Conceptualization, J.L. and G.C.; Methodology J.L. and G.C..; Software, P.K.B. and G.C.; Validation, G.C.; Formal Analysis, G.C.; Investigation, G.C.; Resources, P.K.B. and J.L.; Data Curation, G.C. and P.K.B.; Writing-Original Draft Preparation, G.C.; Writing-Review & Editing, G.C., J.L. and P.K.B.; Visualization, G.C. and P.K.B.; Supervision, J.L. All authors have read and agreed to the published version of the manuscript.

Funding

This work was supported by the German Research Foundation (DFG) and the Technical University of Munich within the Open Access Publishing Funding Programme.

Acknowledgments

The authors would like to thank the Editors and anonymous Reviewers for their valuable and constructive comments related to this manuscript.

Conflicts of Interest

The authors declare no conflict of interest.

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Figure 1. Framework of the offline flood inundation forecast including the pre-recorded and real-time extended from Bhola et al. (2018). The contributions presented in this paper are marked in blue.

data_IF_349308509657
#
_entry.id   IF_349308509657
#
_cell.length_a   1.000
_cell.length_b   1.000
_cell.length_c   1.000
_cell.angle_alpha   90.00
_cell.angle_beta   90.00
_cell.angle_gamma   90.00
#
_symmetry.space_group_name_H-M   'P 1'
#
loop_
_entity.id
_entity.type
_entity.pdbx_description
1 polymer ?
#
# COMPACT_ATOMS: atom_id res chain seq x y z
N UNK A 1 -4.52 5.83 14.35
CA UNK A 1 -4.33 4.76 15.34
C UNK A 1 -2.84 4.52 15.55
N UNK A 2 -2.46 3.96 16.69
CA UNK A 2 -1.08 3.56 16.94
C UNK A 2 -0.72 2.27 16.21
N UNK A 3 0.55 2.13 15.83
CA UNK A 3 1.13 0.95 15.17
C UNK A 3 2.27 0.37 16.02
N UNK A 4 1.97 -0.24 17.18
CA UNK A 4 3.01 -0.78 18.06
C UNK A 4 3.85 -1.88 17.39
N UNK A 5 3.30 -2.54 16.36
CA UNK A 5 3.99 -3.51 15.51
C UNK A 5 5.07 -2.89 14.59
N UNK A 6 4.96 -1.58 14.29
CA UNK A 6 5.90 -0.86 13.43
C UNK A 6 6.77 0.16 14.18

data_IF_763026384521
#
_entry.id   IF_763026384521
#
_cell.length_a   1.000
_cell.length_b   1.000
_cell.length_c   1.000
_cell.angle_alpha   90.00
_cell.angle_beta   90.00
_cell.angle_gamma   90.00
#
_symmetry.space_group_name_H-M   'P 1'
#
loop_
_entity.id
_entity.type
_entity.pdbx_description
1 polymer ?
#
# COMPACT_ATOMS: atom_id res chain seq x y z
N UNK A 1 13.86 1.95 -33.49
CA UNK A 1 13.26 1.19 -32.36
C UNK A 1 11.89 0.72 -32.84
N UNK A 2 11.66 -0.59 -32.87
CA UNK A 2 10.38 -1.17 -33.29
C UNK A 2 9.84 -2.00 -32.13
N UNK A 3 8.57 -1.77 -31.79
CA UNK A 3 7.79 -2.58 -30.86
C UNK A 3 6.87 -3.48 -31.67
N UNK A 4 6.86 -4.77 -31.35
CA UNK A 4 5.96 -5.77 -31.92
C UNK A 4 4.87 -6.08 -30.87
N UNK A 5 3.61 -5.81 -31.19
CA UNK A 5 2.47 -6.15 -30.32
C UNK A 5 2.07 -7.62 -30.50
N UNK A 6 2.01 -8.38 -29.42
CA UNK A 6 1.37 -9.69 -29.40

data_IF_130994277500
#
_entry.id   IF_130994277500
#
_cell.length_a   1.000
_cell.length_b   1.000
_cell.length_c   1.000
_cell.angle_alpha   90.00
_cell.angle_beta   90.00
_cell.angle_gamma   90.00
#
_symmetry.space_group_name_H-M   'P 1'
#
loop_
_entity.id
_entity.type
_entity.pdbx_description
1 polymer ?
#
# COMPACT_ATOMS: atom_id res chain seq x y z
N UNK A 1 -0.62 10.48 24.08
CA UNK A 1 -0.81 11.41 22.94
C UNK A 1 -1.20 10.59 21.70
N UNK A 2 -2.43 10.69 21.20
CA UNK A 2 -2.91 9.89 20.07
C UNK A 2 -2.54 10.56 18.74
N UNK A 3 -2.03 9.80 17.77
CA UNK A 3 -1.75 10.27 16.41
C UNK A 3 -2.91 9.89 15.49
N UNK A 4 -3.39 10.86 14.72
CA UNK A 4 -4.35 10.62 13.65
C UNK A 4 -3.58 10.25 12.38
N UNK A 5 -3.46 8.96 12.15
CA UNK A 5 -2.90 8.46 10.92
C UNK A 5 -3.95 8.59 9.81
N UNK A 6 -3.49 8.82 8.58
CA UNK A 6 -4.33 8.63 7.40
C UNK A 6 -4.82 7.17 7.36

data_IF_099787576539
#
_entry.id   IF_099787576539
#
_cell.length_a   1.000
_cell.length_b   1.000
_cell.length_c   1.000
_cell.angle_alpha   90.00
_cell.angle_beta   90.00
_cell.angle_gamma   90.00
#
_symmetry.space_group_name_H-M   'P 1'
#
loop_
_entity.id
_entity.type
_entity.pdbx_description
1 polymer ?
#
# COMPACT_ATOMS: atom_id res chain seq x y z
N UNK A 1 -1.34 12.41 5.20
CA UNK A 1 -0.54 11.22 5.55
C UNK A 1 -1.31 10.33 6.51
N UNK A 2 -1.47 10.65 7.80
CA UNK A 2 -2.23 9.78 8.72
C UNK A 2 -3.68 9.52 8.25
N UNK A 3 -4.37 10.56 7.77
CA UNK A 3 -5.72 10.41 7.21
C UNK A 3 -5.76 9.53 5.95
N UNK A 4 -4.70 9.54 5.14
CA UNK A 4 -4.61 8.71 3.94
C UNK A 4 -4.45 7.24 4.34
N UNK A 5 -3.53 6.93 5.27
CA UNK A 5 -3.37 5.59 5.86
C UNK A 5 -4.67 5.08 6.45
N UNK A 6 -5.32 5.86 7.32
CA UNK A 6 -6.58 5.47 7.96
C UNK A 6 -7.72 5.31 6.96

Figure 1. Framework of the offline flood inundation forecast including the pre-recorded and real-time extended from Bhola et al. (2018). The contributions presented in this paper are marked in blue.
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Figure 2. Model grid area with marked Inflows(red) and outflows (blue) boundary conditions.
Figure 2. Model grid area with marked Inflows(red) and outflows (blue) boundary conditions.
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Figure 3. Land Use (a) and Terrain elevation (b) of the study area around Kulmbach from Bhola et al. (2018).
Figure 3. Land Use (a) and Terrain elevation (b) of the study area around Kulmbach from Bhola et al. (2018).
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Figure 4. The four runoff events, February 2005, May 2006, January 2011, May 2013, selected for the validation plotted for the three gauges of (a) Kauerndorf, (b) Ködntiz and (c) Unternzettlitz.
Figure 4. The four runoff events, February 2005, May 2006, January 2011, May 2013, selected for the validation plotted for the three gauges of (a) Kauerndorf, (b) Ködntiz and (c) Unternzettlitz.